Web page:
The DST-200 I reviewed has a nice tight fit on both sides. This should be expected with any guitar made today as CNC manufacturing has significantly improved the quality of budget and mid-level guitars (many high-end guitars are still handmade).

There was a slight issue with the placement of the bridge. It looks like it wasn’t mounted perfectly straight.

In the below photo, take a look at each string and where it sits on the string saddles.

Donner DST-200 Vintage style tremolo bridge

The strings on the left sit in the middle of the saddle (where they should be), but the strings on the right have slid off-center and sit to the left.

Because the vintage-style saddles don’t have grooves for the strings to sit on, they’re free to move around the saddle.

This hasn’t caused any issues yet and I’m not sure whether it will cause an issue in the future, but it’s a reminder to look closely at budget guitars for possible issues.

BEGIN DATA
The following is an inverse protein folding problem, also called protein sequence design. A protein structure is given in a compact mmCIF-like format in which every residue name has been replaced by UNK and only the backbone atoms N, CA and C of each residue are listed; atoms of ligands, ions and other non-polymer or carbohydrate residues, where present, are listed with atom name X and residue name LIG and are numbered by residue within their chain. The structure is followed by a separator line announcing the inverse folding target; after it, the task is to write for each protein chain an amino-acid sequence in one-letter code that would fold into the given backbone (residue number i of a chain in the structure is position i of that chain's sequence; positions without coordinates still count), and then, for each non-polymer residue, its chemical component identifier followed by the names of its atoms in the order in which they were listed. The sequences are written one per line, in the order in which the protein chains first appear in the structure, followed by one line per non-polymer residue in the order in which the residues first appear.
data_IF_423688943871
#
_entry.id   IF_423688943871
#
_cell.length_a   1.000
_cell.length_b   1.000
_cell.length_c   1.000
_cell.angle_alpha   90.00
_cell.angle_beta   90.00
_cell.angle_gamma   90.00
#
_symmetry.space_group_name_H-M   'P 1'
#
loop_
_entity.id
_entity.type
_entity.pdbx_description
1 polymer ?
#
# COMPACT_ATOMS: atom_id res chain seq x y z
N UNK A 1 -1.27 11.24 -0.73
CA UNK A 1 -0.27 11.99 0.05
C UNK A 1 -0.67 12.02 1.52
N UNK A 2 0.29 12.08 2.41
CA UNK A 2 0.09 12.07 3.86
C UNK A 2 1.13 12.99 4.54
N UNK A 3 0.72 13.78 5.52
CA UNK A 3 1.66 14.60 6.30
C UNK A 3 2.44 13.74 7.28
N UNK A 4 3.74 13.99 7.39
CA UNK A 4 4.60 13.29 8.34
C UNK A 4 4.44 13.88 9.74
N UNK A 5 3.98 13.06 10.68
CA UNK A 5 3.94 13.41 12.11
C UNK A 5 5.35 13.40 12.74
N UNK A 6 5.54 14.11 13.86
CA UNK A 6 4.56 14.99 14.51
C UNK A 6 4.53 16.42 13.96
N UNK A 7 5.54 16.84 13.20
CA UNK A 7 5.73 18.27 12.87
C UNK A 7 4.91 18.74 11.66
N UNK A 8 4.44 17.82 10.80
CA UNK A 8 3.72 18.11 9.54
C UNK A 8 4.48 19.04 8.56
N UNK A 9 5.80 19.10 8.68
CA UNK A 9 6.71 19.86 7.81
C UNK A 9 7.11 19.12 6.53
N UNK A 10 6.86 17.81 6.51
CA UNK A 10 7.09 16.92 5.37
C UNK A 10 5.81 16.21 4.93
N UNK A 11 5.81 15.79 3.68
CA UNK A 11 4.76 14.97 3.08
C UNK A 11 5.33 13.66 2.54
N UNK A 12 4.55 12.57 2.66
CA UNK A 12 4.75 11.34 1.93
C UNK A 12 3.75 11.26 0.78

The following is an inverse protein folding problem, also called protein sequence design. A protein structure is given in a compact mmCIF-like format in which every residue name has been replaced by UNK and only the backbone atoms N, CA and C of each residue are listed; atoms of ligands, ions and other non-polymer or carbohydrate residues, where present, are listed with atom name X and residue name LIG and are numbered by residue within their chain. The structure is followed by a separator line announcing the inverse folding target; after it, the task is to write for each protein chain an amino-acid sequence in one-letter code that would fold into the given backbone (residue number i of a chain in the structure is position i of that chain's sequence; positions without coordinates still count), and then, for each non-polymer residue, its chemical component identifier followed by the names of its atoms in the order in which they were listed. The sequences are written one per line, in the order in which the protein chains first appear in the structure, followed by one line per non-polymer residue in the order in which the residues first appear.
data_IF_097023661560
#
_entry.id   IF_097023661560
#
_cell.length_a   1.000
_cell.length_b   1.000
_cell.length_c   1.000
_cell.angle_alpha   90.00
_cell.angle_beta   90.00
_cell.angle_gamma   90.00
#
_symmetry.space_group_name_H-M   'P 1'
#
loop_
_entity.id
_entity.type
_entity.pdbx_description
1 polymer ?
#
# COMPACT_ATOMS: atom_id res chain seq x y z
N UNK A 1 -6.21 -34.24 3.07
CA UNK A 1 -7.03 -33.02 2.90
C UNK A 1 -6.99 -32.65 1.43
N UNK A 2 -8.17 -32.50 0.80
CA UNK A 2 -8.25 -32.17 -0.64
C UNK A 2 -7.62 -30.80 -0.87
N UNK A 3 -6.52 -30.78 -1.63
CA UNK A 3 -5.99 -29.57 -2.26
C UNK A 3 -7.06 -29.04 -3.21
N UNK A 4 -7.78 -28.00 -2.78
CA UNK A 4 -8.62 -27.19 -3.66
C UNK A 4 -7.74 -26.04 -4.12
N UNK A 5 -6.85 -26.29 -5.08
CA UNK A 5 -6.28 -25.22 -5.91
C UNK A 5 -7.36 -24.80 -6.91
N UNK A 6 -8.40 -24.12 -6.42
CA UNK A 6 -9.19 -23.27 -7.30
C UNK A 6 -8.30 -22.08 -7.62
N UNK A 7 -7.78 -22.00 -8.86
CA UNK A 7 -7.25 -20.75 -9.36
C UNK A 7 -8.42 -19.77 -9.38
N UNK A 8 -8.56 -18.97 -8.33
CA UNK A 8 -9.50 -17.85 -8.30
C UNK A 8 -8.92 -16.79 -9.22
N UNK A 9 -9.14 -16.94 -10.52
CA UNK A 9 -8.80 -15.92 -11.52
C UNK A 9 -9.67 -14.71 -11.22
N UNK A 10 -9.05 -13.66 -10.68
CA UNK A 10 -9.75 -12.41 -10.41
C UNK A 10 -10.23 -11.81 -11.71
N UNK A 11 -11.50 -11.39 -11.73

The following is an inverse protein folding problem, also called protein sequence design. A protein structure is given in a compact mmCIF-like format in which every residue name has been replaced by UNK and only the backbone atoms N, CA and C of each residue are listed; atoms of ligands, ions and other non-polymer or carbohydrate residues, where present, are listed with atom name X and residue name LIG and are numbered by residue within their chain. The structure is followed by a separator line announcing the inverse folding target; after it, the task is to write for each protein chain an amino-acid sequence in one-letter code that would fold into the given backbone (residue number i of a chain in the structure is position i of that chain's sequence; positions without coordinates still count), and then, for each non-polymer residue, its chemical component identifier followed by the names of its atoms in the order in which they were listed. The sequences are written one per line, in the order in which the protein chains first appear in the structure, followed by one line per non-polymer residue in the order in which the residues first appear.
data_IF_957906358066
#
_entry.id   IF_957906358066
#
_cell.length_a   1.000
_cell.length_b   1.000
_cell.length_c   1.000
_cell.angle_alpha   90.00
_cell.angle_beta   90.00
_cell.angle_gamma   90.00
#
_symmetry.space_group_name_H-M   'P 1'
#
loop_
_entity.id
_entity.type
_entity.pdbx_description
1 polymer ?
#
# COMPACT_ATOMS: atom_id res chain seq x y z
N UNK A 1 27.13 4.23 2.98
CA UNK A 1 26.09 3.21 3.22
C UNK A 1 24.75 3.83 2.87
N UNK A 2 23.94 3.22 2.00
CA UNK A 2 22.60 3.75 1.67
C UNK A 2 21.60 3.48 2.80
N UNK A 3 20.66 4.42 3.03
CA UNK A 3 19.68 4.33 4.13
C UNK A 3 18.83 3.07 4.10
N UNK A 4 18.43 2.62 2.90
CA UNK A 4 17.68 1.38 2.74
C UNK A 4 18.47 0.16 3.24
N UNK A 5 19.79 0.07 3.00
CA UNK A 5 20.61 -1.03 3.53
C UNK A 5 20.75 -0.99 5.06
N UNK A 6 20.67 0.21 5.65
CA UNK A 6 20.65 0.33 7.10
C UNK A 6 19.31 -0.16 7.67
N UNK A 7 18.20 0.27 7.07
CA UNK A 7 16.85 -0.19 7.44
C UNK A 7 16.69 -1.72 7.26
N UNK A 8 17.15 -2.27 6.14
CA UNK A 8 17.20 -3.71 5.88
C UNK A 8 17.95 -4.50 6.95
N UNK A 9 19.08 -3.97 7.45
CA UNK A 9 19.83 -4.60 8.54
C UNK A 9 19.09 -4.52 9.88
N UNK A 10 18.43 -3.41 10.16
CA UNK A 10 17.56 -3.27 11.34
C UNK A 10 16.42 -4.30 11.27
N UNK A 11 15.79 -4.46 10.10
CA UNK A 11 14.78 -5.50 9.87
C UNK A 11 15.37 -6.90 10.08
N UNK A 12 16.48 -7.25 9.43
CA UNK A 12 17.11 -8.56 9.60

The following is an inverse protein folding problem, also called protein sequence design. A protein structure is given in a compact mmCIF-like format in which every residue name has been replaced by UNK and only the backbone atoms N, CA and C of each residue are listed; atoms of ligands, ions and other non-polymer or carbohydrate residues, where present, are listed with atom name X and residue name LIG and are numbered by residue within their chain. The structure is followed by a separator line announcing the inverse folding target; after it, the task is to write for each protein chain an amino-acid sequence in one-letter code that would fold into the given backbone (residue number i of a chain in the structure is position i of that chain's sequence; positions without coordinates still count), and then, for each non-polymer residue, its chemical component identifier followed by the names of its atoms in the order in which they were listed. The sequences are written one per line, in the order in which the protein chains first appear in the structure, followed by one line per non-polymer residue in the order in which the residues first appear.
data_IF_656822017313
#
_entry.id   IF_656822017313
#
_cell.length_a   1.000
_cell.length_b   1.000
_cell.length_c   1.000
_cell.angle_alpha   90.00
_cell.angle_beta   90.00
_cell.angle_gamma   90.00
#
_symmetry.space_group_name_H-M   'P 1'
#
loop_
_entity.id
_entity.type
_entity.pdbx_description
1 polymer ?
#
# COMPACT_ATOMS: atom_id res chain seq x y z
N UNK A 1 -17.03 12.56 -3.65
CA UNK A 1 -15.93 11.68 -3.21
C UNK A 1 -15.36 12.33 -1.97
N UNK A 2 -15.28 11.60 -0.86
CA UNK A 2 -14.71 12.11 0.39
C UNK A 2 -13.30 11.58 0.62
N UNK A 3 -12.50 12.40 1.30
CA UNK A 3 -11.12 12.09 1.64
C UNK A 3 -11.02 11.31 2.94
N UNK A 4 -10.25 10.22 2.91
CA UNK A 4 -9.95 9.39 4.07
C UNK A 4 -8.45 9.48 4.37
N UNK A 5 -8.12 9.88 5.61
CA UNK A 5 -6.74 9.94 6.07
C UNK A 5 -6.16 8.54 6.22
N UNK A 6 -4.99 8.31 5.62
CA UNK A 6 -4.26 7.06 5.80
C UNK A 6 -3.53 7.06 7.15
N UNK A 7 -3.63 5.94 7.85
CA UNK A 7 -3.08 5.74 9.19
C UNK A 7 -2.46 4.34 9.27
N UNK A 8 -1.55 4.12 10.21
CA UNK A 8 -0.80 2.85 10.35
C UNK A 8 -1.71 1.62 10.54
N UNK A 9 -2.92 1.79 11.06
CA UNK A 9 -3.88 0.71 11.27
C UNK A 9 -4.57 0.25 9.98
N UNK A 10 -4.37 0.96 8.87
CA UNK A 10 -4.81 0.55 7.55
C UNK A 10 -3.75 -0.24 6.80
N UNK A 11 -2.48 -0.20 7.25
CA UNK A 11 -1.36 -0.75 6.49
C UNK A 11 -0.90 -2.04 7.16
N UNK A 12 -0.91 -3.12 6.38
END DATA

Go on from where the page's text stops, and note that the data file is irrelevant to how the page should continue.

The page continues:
Everything else with this guitar has been of good quality, so it was a bit disappointing to see this issue.

The only other issue I could find was that one of the machine heads didn’t sit flush with the headstock as shown below. I’ll update this review if it ever causes issues with tuning stability.

Donner DST-200 Paint

You can also see some slight imperfections with the headstock paint on the edge. The headstock wasn’t properly masked during painting, so some paint bled through the edge.

Apart from these two issues, I couldn’t find any problems or quality concerns. When you consider the price of this guitar, that’s impressive.